Happy Lunar New Year from the USC US-China Institute!
Hate is a Virus: Combatting Prejudice against Asian Americans
Please join the USC U.S.-China Institute for a discussion of the biases and discrimination against Asians and Asian Americans, the resistance to it, the role America’s relationships with Asia play in shaping perceptions, and trends in Asian American political participation.
As we noted in our March 11 newsletter, hate crimes against people of Asian descent were rising before the Covid-19 pandemic but have dramatically escalated over the last year. Join us Thursday, April 1 for a discussion of the biases and discrimination against Asians and Asian Americans, the resistance to it, the role America’s relationships with Asia play in shaping perceptions, and trends in Asian American political participation. How are Asian American experiences similar and different from those of other ethnic groups? Hate is a virus. What has been done to battle it? What should we do now?
Ted Lieu, Member of Congress
Ted Lieu has represented California’s 33rd Congressional District since 2015. Prior to that Representative Lieu served for thirteen years as an elected representative in city and state government. He was born in Taiwan and as a child immigrated with his family to Ohio. He was educated at Stanford (computer science/political science) and Georgetown (law) and was on active duty in the U.S. Air Force from 1995 to 1999. He is now a colonel in the Air Force Reserve. Rep. Lieu is a member of the House Judiciary and Armed Forces committees and is the Whip of the Congressional Asian Pacific American Caucus. He has been a leader in many areas, including battling climate change, ethnic profiling, and discrimination against the LGBT community.
Jennifer Ho, University of Colorado
The daughter of a refugee father from China and an immigrant mother from Jamaica, Jennifer Ho is professor of Ethnic Studies and director of the Center for the Humanities and the Arts at the University of Colorado Boulder. She is the current president of the Association for Asian American Studies. Prof. Ho is the author of three books, Consumption and Identity in Asian American Coming-of-Age Novels, Racial Ambiguity in Asian American Culture and Understanding Gish Jen. She co-edited the essential collections Race, Ethnicity, and Narrative in the United States and Teaching Approaches to Asian American Literature. Prof. Ho previously taught at the University of North Carolina, Chapel Hill. She is among those interviewed for First Vote, a documentary about Chinese American participation in the 2018 election.
Lon Kurashige, University of Southern California
Professor of history and spatial sciences Lon Kurashige has taught at USC since 1995. His work has long focused on racial ideologies, the politics of identity, issues of migration and cultural enactments. He’s the co-author of the textbook Global Americans: A History of the United States and the author of Two Faces of Exclusion: The Untold History of Anti-Asian Racism in the United States and Japanese American Celebration and Conflict A History of Ethnic Identity and Festival, 1934-1990 (Association for Asian American Studies award for top history book). His co-edited books include Major Problems in Asian American History and Pacific America: Empires, Migrations, and Exchanges.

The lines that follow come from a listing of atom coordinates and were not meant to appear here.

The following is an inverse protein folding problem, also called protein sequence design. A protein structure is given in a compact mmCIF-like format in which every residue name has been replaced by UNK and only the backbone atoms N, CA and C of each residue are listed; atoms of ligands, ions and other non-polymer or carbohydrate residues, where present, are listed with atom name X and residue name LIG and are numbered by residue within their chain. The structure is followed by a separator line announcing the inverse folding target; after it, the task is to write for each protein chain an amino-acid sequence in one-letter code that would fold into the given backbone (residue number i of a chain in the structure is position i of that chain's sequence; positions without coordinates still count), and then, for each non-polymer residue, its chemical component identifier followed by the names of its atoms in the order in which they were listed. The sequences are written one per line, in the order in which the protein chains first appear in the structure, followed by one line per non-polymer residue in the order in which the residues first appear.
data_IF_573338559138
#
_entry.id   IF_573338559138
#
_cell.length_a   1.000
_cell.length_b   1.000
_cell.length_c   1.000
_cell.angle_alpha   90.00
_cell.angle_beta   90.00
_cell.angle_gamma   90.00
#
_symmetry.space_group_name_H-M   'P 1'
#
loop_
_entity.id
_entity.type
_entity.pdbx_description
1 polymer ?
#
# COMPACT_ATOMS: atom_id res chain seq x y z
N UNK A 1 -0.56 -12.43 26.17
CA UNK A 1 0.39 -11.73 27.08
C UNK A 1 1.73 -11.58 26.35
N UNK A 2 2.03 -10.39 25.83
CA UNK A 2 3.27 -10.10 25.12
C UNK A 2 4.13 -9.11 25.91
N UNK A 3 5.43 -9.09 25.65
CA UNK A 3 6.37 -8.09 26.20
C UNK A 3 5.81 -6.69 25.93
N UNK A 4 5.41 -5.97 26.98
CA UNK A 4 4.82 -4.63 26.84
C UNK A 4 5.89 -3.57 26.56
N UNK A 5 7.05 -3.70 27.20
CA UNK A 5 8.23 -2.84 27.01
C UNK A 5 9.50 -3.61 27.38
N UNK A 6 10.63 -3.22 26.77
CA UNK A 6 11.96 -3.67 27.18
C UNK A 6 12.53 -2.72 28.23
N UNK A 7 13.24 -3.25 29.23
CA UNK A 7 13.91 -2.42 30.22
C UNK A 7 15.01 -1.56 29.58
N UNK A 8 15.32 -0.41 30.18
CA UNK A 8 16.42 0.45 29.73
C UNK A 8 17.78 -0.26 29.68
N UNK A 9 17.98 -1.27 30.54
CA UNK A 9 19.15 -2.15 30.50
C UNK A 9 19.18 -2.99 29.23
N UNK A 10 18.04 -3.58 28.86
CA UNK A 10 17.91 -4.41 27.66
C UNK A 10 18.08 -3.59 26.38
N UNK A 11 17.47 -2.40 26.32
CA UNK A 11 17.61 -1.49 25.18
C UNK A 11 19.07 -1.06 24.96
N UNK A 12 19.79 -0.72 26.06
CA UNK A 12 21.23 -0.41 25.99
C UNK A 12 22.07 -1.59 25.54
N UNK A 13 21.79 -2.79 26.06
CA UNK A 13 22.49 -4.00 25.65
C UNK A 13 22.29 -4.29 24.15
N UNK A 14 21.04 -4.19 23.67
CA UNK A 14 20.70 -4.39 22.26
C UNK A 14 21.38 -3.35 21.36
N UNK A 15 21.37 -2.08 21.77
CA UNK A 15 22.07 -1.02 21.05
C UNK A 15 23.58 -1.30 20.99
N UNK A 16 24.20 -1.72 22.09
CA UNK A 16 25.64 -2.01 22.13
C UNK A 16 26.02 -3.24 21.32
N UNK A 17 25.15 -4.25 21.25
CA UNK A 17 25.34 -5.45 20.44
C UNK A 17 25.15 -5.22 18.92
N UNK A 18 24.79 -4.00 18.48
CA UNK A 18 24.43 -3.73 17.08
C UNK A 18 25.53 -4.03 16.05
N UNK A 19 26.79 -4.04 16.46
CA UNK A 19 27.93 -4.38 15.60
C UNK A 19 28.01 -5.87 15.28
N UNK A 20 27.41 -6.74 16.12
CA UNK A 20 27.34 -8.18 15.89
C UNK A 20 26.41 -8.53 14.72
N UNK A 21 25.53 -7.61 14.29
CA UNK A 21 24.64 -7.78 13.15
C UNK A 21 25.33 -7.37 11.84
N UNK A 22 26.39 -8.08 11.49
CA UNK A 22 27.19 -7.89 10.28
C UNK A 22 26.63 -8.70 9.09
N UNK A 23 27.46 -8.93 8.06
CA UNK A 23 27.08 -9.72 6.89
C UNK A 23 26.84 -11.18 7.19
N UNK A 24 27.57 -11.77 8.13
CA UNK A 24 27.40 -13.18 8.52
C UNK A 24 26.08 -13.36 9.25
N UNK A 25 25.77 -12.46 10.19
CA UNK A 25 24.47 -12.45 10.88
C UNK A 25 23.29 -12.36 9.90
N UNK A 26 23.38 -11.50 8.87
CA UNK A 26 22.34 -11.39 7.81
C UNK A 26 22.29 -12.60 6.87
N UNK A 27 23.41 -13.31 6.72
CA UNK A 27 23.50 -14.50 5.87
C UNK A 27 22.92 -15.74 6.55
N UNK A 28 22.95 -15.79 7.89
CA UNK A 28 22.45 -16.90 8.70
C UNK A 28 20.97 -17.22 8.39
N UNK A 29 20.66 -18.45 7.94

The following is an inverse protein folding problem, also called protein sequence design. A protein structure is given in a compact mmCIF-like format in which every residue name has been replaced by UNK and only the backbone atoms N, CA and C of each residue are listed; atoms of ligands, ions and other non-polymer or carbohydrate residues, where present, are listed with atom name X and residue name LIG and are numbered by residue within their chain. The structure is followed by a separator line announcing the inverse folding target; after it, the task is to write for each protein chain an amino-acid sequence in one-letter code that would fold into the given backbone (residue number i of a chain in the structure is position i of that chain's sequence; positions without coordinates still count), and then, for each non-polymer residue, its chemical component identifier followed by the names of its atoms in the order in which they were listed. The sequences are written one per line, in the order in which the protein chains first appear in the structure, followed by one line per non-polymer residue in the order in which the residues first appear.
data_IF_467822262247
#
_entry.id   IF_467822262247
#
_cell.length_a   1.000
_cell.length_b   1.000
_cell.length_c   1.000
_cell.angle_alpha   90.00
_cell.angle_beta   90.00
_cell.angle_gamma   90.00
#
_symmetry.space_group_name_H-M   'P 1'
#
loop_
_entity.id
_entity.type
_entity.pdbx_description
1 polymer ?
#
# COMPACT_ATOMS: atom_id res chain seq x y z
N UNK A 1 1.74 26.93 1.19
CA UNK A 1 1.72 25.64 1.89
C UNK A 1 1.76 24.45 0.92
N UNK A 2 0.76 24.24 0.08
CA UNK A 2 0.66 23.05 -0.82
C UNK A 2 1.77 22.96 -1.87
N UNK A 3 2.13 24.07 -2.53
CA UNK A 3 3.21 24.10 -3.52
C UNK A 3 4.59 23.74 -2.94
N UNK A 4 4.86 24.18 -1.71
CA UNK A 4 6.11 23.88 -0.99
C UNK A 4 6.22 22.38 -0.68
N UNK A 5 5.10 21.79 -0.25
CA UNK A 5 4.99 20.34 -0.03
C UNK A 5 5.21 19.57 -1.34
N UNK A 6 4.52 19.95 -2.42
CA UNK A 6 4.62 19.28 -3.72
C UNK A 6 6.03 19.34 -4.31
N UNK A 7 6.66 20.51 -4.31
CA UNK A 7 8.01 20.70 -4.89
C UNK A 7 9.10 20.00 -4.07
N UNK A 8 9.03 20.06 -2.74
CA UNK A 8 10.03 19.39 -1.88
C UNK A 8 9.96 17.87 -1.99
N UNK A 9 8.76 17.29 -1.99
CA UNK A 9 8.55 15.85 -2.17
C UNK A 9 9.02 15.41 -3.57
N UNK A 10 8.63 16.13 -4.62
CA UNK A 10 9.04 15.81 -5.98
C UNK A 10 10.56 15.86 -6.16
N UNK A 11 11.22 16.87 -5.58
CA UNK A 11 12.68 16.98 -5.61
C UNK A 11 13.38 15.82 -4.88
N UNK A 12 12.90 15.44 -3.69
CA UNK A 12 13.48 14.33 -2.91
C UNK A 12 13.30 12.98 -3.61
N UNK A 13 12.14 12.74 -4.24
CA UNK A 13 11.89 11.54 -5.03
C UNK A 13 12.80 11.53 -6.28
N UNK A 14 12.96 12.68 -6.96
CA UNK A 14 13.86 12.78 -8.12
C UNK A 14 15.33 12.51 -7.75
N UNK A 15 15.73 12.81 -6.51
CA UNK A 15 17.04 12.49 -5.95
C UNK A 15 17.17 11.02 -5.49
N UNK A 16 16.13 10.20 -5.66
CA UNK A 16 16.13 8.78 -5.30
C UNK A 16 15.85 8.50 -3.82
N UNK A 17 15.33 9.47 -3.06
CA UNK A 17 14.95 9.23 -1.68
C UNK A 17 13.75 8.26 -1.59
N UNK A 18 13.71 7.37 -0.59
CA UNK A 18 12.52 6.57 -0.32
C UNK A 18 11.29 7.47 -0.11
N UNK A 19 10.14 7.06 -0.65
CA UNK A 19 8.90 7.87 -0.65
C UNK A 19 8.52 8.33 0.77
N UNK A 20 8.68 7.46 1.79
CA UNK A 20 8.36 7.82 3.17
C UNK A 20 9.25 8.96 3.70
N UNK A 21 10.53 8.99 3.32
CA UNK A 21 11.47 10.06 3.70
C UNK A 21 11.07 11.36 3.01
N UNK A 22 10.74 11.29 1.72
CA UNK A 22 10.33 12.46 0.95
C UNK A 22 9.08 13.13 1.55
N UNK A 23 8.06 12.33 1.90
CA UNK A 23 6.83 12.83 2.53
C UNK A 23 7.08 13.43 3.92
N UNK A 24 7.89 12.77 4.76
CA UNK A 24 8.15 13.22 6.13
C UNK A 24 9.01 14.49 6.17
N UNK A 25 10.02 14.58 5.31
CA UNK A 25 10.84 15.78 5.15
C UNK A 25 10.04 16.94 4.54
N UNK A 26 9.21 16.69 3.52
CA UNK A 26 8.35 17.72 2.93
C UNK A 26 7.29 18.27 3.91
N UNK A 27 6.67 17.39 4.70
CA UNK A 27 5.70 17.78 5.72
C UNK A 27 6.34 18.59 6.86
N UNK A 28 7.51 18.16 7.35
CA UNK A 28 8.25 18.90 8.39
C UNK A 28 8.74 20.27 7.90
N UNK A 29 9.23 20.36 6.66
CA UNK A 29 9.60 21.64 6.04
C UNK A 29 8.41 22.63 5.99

Jane Junn, University of Southern California
Jane Junn holds the USC Associates Chair in social sciences. She’s professor of political science and gender studies. She’s co-authored five books on political participation and public opinion. The first of these, Education and Democratic Citizenship in America, received the top book award from the American Political Science Association. Her two most recent books are Asian American Political Participation: Emerging Constituents and their Political Identities and The Politics of Belonging: Race, Immigration, and Public Opinion. One of her earlier projects focused on the impact of civics courses on secondary school students’ knowledge. Prior to coming to USC, Prof. Junn taught at Rutgers and Columbia, where she earned an Outstanding Teacher Award.
Yawei Liu, Carter Center
Yawei Liu grew up in China and was ten years old when Mao Zedong issued his “People of the World Unite and Defeat American Imperialists and their Running Dogs.” He subsequently came to the U.S., earned a doctorate and has worked at the Carter Center in Atlanta for many years. He was part of the center’s work on village, township and county elections in China and edited three books political developments in China. He also co-authored a Chinese bestseller about Barack Obama. Dr. Liu is an adjunct professor at Emory University and associate director of the China Research Center in Atlanta. He has long focused on U.S.-China perceptions and his most recent project is the report, Finding Firmer Ground: The Role of Civil Society and NGOs in U.S.-China Relations.
Ying Zhu looks at new developments for Chinese and global streaming services.
David Zweig examines China's talent recruitment efforts, particularly towards those scientists and engineers who left China for further study. U.S. universities, labs and companies have long brought in talent from China. Are such people still welcome?